dc.description.abstract (cont.) The influence of solid surface - lipid bilayer interactions was investigated in the presence and absence of trehalose. Two lipids were chosen in order to determine the effect of lipid phase on surface interactions: gel-phase 1,2-distearoyl-sn -glycero-3-phosphocholine (DSPC) and liquid-crystalline phase 1,2-dilauroyl-sn-glycero-3-phosphocholine (DLPC). In the absence of trehalose, DSPC liposomes adsorbed to the polystyrene support surface, producing irreversible structural changes and apparent leakage of all intravesicular solute upon drying and re-hydration. Addition of trehalose significantly reduced vesicle adsorption with only transitory intravesicular solute leakage for the re-hydrated vesicles, likely owing to a transient osmotic imbalance; however, at very low moisture contents, the vesicles underwent permanent structural changes. In contrast to the results with DSPC vesicles, DLPC vesicles largely evaded adsorption and exhibited high intravesicular solute retention when dried and re-hydrated even in the absence of trehalose, despite significant internal structural changes. Next, taking a more macroscopic view, the influence of the solid support and desiccation kinetics was analyzed at the whole droplet level. en_US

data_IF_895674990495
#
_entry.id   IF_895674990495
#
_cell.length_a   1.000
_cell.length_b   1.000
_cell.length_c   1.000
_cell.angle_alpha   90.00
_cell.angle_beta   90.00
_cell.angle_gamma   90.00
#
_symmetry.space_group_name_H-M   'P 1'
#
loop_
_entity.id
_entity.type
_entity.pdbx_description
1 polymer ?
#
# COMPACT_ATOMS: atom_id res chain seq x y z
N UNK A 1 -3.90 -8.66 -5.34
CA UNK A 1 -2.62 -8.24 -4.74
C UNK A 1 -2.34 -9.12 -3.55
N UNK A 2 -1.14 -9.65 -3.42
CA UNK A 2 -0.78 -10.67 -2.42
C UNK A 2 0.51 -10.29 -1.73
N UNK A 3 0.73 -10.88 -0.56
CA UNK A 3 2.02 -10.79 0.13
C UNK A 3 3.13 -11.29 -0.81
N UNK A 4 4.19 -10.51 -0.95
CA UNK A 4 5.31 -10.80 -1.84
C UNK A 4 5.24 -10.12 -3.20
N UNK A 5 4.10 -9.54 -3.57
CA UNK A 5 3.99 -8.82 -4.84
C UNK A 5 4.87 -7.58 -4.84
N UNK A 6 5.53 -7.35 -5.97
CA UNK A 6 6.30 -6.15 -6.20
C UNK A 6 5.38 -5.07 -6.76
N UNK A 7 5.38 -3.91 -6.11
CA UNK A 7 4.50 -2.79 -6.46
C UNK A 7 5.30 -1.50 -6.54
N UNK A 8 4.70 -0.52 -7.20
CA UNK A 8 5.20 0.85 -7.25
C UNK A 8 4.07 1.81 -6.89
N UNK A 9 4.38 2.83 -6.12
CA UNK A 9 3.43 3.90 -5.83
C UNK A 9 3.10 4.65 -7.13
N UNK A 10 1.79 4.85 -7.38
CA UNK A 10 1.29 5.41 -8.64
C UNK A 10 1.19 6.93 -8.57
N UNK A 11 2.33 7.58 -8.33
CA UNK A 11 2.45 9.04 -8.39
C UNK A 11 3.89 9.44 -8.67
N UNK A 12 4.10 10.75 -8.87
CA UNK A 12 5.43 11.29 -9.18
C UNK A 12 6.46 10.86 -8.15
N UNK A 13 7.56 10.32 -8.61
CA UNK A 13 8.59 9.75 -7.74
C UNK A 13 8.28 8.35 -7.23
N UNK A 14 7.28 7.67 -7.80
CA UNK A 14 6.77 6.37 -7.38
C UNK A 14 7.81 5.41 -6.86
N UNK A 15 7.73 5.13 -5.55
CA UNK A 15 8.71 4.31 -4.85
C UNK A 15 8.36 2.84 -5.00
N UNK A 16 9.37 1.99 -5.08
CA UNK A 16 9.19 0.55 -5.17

dc.description.abstract (cont.) During desiccation, sessile droplets of glass-forming carbohydrate solutions exhibit complex dynamic phenomena, including fluid flow, droplet deformation and crack formation, all of which may alter cell preservation efficacy. Two factors were identified that strongly influenced the features of the preserved giant liposome suspension droplets: the underlying surface and the liposome concentration. In particular, the surface altered the droplet shape as well as the microflow pattern - and in turn the moisture conditions encountered by the liposomesr during desiccation. A ring deposit formed when the droplets were dried on polystyrene -- as would be expected owing to the capillary flow that generally occurs in pinned droplets. In contrast, when dried on the more hydrophilic glass slide, the resulting droplets were thinner and the liposomes accumulated near their centers -- an unexpected result likely owing to the glass-forming nature of the trehalose solutions. As might be anticipated given the variations in liposome distribution, the choice of surface also influenced crack formation upon continued drying. In addition to providing a preferential path for drying, such cracks are relevant because they could inflict mechanical damage on cells. en_US